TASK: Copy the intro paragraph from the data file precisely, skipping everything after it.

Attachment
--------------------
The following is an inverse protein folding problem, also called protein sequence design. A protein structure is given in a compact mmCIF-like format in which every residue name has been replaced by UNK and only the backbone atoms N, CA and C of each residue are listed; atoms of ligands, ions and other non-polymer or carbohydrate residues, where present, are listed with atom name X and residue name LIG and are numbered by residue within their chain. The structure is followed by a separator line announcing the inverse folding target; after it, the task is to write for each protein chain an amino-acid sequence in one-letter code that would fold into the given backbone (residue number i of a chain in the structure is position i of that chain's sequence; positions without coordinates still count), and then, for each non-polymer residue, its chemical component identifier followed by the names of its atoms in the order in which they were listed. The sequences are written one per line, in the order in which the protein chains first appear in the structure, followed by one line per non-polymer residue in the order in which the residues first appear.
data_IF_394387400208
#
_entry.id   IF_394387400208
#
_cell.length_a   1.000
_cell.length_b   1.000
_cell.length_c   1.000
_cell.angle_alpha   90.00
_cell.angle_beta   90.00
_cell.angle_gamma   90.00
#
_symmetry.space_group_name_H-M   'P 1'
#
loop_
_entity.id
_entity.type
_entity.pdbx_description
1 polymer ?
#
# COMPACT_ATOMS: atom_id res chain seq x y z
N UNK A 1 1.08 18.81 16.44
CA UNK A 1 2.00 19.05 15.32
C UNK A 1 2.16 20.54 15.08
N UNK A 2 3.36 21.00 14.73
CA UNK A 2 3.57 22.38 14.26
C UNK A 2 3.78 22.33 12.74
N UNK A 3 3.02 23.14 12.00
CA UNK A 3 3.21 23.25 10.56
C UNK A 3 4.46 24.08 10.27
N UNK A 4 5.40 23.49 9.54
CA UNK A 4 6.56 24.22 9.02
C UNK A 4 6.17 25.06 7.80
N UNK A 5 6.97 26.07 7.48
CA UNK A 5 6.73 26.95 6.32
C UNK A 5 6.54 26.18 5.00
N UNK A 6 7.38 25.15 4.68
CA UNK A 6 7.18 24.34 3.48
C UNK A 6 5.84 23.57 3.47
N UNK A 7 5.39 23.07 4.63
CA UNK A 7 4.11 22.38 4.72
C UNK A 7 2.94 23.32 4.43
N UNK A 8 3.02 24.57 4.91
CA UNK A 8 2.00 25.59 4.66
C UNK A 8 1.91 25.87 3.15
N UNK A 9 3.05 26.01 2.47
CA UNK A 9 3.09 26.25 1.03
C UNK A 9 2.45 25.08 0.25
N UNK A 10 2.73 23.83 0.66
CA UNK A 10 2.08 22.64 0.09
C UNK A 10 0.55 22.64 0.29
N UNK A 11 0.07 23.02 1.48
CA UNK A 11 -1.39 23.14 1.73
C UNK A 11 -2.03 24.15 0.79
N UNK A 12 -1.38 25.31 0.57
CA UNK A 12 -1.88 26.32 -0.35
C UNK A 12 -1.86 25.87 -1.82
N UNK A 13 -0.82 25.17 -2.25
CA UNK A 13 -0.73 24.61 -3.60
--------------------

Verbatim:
The following is an inverse protein folding problem, also called protein sequence design. A protein structure is given in a compact mmCIF-like format in which every residue name has been replaced by UNK and only the backbone atoms N, CA and C of each residue are listed; atoms of ligands, ions and other non-polymer or carbohydrate residues, where present, are listed with atom name X and residue name LIG and are numbered by residue within their chain. The structure is followed by a separator line announcing the inverse folding target; after it, the task is to write for each protein chain an amino-acid sequence in one-letter code that would fold into the given backbone (residue number i of a chain in the structure is position i of that chain's sequence; positions without coordinates still count), and then, for each non-polymer residue, its chemical component identifier followed by the names of its atoms in the order in which they were listed. The sequences are written one per line, in the order in which the protein chains first appear in the structure, followed by one line per non-polymer residue in the order in which the residues first appear.